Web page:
Do you know enough about how to negotiate those rights to ensure that you make a good deal? Do you know all the contract terminology for film/etc contracts? Do you know what the standard terms are? Can you tell a good contract from a mediocre contract from a bad contract? If you're shy, do you think you could handle dealing with the sharks that are Hollywood deal-makers?

The issue isn't control; the issue is making sure you get the best deal possible for all parties involved. Retaining rights that you don't have any idea how to exploit isn't always in your best interests.

Hermian
08-14-2013, 08:20 PM
Do you know enough about how to negotiate those rights to ensure that you make a good deal? Do you know all the contract terminology for film/etc contracts? Do you know what the standard terms are? Can you tell a good contract from a mediocre contract from a bad contract? If you're shy, do you think you could handle dealing with the sharks that are Hollywood deal-makers?

The issue isn't control; the issue is making sure you get the best deal possible for all parties involved. Retaining rights that you don't have any idea how to exploit isn't always in your best interests.

The correct answer to your questions is probably "no." Specifically, no I don't have any idea how to negotiate with sharks that are Hollywood deal-makers. What I do know, however, is that I would rather sit on film/tv rights and search for an individual who will be able to organize such things for me more effectively than a publisher with minimal experience in the matter. And the issue for me is control. Because if this novel is ever made into a flick, I want to be able to pick who does it.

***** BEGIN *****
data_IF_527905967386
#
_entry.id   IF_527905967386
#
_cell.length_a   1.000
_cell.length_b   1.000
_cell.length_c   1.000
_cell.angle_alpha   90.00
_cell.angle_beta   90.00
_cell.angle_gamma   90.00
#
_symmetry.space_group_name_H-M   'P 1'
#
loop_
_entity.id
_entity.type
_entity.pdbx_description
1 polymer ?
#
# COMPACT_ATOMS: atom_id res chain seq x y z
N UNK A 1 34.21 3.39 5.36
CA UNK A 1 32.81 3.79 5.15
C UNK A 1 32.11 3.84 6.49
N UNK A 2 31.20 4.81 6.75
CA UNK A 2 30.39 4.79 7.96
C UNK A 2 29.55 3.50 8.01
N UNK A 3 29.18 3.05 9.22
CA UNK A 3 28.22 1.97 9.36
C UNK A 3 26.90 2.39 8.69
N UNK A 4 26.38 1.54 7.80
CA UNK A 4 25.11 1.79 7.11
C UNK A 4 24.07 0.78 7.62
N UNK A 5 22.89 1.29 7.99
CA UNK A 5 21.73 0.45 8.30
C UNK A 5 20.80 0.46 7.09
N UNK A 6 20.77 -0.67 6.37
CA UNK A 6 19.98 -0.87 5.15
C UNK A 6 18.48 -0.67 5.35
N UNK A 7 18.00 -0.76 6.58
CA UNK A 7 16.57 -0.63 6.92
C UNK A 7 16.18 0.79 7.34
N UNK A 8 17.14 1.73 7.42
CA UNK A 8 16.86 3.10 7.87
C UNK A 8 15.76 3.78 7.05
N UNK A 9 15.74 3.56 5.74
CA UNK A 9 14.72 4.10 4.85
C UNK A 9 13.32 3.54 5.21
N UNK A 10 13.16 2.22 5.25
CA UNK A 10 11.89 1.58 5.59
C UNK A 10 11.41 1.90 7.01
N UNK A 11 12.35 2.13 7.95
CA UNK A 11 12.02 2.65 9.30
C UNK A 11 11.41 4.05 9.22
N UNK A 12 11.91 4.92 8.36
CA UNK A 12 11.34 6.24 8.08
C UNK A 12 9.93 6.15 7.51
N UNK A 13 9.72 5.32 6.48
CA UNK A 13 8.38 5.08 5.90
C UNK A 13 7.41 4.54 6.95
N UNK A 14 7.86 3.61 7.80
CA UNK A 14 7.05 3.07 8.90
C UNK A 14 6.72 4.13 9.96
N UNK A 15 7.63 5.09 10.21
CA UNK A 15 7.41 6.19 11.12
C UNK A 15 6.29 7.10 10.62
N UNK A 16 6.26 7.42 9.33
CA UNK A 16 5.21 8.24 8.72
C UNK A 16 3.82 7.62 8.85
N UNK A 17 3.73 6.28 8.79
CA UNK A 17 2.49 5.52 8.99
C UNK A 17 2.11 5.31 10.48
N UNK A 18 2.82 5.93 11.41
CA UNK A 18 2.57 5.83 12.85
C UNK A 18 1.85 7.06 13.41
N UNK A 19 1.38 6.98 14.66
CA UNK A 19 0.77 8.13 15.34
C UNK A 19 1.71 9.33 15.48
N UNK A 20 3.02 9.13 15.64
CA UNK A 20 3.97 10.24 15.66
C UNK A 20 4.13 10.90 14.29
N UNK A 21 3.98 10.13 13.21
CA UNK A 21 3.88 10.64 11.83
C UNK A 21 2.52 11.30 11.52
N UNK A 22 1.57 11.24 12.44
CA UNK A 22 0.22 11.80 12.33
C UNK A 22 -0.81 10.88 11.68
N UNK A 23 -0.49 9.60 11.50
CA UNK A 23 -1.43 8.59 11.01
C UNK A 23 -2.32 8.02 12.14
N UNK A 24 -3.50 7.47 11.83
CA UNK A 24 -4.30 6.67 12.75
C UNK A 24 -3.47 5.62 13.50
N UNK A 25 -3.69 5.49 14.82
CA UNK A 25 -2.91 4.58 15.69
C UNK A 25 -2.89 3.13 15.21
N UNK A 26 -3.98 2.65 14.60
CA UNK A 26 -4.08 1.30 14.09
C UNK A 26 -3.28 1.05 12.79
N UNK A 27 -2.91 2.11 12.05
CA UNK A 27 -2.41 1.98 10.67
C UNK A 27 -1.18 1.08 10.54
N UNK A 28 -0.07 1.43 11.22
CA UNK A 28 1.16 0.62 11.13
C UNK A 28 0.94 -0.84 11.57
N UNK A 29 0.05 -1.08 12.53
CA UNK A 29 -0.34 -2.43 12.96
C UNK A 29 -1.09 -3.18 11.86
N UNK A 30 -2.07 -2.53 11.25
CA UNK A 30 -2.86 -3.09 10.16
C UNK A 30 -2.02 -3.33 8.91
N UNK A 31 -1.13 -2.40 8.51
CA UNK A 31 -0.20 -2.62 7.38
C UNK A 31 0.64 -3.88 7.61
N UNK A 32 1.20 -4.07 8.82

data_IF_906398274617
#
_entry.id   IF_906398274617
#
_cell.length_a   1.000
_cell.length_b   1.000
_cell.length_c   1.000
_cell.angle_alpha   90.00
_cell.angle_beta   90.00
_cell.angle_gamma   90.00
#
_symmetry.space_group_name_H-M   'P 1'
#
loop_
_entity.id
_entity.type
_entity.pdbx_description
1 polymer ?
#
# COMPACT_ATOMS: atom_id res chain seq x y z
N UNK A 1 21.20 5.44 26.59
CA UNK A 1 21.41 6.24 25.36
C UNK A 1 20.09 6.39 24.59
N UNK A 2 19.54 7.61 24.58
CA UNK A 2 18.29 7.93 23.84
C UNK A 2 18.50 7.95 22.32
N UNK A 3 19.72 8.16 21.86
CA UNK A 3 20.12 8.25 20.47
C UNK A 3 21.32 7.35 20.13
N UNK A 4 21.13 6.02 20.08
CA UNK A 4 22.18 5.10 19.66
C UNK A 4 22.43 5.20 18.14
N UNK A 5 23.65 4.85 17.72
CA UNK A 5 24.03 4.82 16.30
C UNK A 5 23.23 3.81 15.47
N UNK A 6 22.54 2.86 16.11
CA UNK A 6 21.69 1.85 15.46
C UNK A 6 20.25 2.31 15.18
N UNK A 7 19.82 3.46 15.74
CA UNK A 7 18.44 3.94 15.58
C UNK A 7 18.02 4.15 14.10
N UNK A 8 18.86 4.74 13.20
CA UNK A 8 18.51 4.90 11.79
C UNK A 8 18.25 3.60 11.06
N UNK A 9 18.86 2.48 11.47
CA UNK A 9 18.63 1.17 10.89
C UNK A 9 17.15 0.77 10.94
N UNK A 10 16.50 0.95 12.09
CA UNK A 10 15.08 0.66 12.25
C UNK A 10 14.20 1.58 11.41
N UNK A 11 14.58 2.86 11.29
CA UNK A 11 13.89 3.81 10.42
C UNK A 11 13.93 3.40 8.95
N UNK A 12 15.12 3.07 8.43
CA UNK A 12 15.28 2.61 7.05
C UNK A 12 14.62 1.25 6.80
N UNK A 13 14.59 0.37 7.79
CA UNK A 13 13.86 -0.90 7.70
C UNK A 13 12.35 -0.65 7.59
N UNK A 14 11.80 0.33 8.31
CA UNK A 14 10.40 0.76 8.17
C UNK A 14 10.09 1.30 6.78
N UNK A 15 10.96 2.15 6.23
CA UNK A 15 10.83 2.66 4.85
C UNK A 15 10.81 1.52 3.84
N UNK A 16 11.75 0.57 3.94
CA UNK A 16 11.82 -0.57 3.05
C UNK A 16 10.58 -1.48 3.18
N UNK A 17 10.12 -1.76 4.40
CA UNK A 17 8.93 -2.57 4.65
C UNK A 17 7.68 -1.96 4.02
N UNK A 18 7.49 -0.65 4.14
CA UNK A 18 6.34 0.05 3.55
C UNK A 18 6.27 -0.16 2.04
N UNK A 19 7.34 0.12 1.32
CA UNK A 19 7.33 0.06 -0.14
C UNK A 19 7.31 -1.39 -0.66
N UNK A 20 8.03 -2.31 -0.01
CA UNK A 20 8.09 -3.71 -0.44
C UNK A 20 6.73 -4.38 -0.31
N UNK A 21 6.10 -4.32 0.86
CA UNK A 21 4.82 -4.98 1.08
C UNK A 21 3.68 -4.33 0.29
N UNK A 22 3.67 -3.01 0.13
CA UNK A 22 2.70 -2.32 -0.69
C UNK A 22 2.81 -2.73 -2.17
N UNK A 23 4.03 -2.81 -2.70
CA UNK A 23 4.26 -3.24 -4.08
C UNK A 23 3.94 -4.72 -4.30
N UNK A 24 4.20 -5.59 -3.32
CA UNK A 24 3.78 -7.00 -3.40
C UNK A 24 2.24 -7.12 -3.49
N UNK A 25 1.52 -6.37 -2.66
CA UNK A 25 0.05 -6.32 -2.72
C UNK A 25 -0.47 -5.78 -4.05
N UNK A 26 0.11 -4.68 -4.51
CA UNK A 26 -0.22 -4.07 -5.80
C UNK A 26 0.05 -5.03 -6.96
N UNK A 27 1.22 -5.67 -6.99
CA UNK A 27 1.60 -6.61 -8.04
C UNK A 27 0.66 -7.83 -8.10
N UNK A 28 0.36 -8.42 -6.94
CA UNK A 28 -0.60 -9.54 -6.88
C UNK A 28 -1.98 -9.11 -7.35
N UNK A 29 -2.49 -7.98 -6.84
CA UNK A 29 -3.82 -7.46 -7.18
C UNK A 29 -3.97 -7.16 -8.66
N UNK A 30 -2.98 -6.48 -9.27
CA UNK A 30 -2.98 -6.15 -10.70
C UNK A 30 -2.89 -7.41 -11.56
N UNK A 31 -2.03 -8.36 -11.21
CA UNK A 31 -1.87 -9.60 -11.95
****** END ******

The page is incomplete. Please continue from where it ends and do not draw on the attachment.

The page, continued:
What I also know is that I may be shy, but I'm not an idiot.

CAWriter
08-14-2013, 09:03 PM
Do you know enough about how to negotiate those rights to ensure that you make a good deal? Do you know all the contract terminology for film/etc contracts? Do you know what the standard terms are? Can you tell a good contract from a mediocre contract from a bad contract? If you're shy, do you think you could handle dealing with the sharks that are Hollywood deal-makers?

The issue isn't control; the issue is making sure you get the best deal possible for all parties involved. Retaining rights that you don't have any idea how to exploit isn't always in your best interests.

In many cases, this is the reason not to let the rights reside with the publisher. Frequently, they don't know how to exploit film/TV rights either. At least if the writer retains them, they have the opportunity to join forces with someone who does/will.

Hermian
08-15-2013, 02:29 AM
Thanks for all the helpful replies. Things are much clearer now.

gingerwoman
08-15-2013, 02:52 AM
I know of a number of books, where the rights were bought to make the book into a movie, but the movie was never made, including some books I LOVED. :-( I gather it happens all the time. Maybe that is why her agent was so uninterested? Still the story the OP tells does not sound good.

Terie
08-15-2013, 10:44 AM
The correct answer to your questions is probably "no." Specifically, no I don't have any idea how to negotiate with sharks that are Hollywood deal-makers. What I do know, however, is that I would rather sit on film/tv rights and search for an individual who will be able to organize such things for me more effectively than a publisher with minimal experience in the matter. And the issue for me is control. Because if this novel is ever made into a flick, I want to be able to pick who does it.

What I also know is that I may be shy, but I'm not an idiot.

I didn't say you're an idiot. However, if you think it's even possible to negotiate film rights where the author of the book has the control you want, that shows how little you actually know about how it all works.